Breaking the News: When It’s Time to Tell People About Your Diagnosis
When I think back many years to the moment I was diagnosed, one of the many, many thoughts that jumped through my head, was, “How am I going to tell people? What will I tell them?” I was primarily concerned with my family and my close friends. People who knew I was sick and were extremely worried about me. The people I cared about on a day-to-day basis. How do you tell someone that you’ve just been diagnosed with an incurable and potentially debilitating disease? I’m not sure there is anything close to a correct or easy answer, but I thought I’d share my experience.
It seems to surprise many people, but I got my official diagnosis over the phone. I’d had trouble with my legs being weak and then not working at all, which led to me being brought home from college, and even included a stay in a hospital while they tried to figure out what was wrong with me. I regained the use of my legs, saw more specialists, and then stayed at my parents’ place while I waited for test results and for someone to tell me what was going on with my body. Unlike many who get diagnosed, my family and I were actually pretty sure it was MS. We have a history of it in our family and I even grew up helping care from my grandfather, who lived with us because he was disabled from the disease. So we knew, but we didn’t have the official word. I was sure it was MS, and I think my family was sure, but obviously hoping for something else.
It was official
One day, the phone rang, 18 years later and I still remember answering it in my parent’s kitchen. They gave me the news we all expected, I have Multiple Sclerosis, it was official. I honestly didn’t think about the implications this would have on my life at that moment. I was more concerned about how I was going to hang up the phone and then turn around and tell my parents. My immediate fear was how they would handle it (that was really a mindset that would persist a lot for me in the early years with the disease). This was especially hard because they did know about the disease, they’d already witnessed some of the worst this illness could do. So I told them, hugged them both, there were tears, and then I reminded them that, well, it’s not cancer and at least it’s not AIDS (to which my mom briefly stopped crying and said, “wait, how would you get that?”). I did my best to assure them that things would be ok, that I was a fighter (often too much of one), and I would fight this too.
After that, I had some of my close friends come over, so I could tell them in person. It was again very hard because what they knew of MS, they knew from my disabled grandfather. Many of them worried how long it’d be before I was in a wheelchair. They were all amazing and encouraging, very upset, but extremely supportive. They were very helpful in informing other friends for me as well, something I am still very thankful for, because it’s tough to keep explaining something like that, not to mention, it’s emotionally draining.
That’s not everyone’s story
In some ways, I was lucky that my friends and family already knew a good bit about Multiple Sclerosis. For many people, that simply isn’t the case. Knowledge about the disease doesn’t seem to be very common. People seem to either think that you will be in a wheelchair soon, or, they’ll mention something like, they know their second aunt’s gardener’s grandmother has MS and they are fine (by the way, please never say something like that to someone who has a disease). Telling someone that you have a disease, when they know next to nothing about it, or worse, think they do, but don’t, is pretty difficult.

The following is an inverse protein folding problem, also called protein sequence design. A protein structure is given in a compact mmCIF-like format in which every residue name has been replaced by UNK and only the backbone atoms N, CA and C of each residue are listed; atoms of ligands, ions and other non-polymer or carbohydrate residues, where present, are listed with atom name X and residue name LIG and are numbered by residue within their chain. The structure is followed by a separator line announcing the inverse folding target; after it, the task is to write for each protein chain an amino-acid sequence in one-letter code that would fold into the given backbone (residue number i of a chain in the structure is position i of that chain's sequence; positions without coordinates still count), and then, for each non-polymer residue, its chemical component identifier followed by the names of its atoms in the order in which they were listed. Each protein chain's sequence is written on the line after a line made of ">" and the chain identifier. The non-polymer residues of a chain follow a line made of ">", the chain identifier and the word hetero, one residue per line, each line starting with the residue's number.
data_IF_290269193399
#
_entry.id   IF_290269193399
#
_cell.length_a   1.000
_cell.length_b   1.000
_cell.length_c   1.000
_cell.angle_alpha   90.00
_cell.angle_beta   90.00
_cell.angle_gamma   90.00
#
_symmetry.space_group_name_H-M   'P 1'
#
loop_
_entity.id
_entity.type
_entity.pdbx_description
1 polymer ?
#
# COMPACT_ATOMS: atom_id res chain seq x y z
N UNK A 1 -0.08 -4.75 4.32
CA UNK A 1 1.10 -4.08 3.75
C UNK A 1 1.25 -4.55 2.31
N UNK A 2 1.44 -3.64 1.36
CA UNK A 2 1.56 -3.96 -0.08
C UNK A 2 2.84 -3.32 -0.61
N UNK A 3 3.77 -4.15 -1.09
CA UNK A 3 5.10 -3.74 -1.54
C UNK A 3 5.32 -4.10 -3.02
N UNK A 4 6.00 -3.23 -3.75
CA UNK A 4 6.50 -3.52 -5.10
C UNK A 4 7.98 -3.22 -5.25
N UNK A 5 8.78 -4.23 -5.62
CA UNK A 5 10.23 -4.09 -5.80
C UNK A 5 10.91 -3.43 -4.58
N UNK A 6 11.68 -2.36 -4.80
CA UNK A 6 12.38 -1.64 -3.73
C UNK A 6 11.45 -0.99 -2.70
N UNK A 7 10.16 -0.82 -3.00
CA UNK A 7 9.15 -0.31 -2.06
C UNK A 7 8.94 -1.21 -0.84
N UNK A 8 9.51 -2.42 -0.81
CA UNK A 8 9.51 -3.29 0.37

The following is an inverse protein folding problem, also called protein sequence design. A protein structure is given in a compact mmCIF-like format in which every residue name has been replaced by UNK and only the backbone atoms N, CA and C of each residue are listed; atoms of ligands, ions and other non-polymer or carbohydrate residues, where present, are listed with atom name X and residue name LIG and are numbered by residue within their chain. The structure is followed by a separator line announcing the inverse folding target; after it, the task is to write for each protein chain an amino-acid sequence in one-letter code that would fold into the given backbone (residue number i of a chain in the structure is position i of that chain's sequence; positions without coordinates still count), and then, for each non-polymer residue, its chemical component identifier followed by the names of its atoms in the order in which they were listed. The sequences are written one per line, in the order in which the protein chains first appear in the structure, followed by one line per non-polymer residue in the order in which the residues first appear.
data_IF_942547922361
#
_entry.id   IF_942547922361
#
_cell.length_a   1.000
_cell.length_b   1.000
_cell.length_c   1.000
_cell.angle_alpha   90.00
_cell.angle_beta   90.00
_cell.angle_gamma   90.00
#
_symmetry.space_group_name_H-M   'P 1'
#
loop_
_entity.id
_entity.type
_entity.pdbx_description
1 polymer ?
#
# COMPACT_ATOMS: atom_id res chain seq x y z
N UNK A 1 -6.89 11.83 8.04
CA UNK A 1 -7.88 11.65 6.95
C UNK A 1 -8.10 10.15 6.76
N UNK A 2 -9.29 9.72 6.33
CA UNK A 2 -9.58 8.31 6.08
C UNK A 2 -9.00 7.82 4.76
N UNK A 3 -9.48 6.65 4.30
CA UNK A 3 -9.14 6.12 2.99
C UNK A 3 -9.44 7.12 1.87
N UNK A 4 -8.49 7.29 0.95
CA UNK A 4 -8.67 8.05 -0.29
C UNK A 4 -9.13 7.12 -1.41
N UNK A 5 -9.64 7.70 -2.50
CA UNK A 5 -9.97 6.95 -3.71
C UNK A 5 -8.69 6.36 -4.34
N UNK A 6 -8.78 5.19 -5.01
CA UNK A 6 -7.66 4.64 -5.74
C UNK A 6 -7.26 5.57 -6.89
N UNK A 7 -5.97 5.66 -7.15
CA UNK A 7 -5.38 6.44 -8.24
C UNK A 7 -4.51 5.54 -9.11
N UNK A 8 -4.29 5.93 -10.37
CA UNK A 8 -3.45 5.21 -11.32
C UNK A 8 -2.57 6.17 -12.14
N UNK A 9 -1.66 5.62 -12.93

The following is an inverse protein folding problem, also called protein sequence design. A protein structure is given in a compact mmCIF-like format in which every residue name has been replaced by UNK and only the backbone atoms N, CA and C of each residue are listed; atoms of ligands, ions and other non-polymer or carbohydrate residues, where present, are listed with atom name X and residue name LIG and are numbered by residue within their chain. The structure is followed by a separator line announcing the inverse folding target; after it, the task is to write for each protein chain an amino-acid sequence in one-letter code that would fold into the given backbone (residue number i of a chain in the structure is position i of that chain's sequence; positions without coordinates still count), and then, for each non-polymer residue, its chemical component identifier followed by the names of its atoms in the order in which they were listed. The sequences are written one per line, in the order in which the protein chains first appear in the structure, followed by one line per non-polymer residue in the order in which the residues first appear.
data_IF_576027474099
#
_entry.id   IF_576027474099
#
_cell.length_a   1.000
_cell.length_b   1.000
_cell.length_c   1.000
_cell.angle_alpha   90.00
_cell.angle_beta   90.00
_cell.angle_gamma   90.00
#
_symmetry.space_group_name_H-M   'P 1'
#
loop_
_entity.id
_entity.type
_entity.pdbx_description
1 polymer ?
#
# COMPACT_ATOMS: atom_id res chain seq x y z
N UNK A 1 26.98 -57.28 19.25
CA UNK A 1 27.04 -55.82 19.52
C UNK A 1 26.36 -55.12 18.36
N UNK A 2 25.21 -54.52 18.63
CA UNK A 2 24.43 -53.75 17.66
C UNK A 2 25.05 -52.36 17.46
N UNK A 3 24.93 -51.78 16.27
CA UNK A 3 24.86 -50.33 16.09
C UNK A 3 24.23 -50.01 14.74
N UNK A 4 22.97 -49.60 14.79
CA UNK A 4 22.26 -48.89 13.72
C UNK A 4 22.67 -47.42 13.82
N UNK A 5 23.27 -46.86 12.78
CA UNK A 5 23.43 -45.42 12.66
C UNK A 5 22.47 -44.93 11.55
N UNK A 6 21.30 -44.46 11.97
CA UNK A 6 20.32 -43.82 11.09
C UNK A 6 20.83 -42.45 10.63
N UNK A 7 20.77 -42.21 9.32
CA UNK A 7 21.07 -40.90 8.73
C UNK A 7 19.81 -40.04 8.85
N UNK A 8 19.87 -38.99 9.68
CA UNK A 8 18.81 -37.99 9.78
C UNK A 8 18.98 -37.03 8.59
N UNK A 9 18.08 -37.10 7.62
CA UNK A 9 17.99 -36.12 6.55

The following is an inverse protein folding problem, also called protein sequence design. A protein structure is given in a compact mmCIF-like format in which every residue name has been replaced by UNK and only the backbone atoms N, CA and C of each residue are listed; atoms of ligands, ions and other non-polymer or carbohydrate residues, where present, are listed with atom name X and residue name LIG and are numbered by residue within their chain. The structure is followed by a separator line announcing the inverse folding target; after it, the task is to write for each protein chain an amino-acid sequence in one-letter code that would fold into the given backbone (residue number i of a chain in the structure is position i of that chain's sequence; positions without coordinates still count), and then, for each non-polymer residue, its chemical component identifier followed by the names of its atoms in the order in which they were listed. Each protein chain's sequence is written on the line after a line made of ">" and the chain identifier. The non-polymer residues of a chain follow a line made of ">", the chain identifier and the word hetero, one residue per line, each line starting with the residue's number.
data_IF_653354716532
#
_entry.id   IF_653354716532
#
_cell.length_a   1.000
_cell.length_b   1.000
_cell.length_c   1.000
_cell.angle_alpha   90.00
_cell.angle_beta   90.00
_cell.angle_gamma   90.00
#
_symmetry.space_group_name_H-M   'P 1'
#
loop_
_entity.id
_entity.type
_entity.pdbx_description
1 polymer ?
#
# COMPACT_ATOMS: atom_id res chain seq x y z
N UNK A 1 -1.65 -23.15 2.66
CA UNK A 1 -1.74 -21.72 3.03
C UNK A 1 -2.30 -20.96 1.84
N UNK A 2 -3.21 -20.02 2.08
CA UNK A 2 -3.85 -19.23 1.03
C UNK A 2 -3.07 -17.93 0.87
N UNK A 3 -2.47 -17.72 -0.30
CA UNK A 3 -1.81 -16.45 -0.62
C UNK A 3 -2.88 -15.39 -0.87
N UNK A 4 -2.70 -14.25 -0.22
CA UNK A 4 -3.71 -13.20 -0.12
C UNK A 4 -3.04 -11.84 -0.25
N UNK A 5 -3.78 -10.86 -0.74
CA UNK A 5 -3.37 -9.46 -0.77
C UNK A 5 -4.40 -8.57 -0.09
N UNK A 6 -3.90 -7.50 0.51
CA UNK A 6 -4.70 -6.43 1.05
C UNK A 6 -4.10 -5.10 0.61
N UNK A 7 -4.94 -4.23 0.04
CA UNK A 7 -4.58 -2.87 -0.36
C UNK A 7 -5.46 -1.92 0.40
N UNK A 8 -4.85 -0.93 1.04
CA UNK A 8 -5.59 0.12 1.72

Emphasizing key elements about MS
I still meet many people that I have to try to explain the disease to and I find it difficult. I love to use the phone charger story that I used in this article. I also find that there is a need, especially with close friends and family, to emphasize a few key elements of the disease: it is incurable (no matter what you read, there is no cure), it is unpredictable (I can be fine one minute, terrible the next, I’ll cancel a lot of plans), and it is invisible (I may look fantastic, but I am a mess inside). Aside from how the disease works, I feel like those three elements have the most effect on my friends and family, so it’s important to emphasize those. For those that worry, I tell them, that while it may be difficult, this is a good time (if there is ever a good time) to be diagnosed, because there is some amazing research going on, and we already have a lot more effective medications than we did even ten years ago. I tell them that things will be OK, but I need their support. I then tell them I may send them some things to read and I’d really appreciate if they read them (that is literally how I found MultipleSclerosis.net, I was always sending people to links from here).
It’s hard for them to hear the news
It’s not easy to tell our family and friends, whether they have knowledge of the disease or not. I think it’s easy to forget how hard it is for them to hear the news that you’re delivering, so it’s important to be prepared for that. It’s also important to highlight a few key aspects of the disease and remind them that you’ll need their help and support, even if that only means reading a little bit about the disease. Perhaps most important, is for you to wait until you are ready to disclose, because telling people you have an incurable disease, is every bit as important to them as it is to you.
As always, please feel free to share your diagnosis stories in the comments, seeing other people’s experiences can be very beneficial to the newly diagnosed.
Thanks for reading!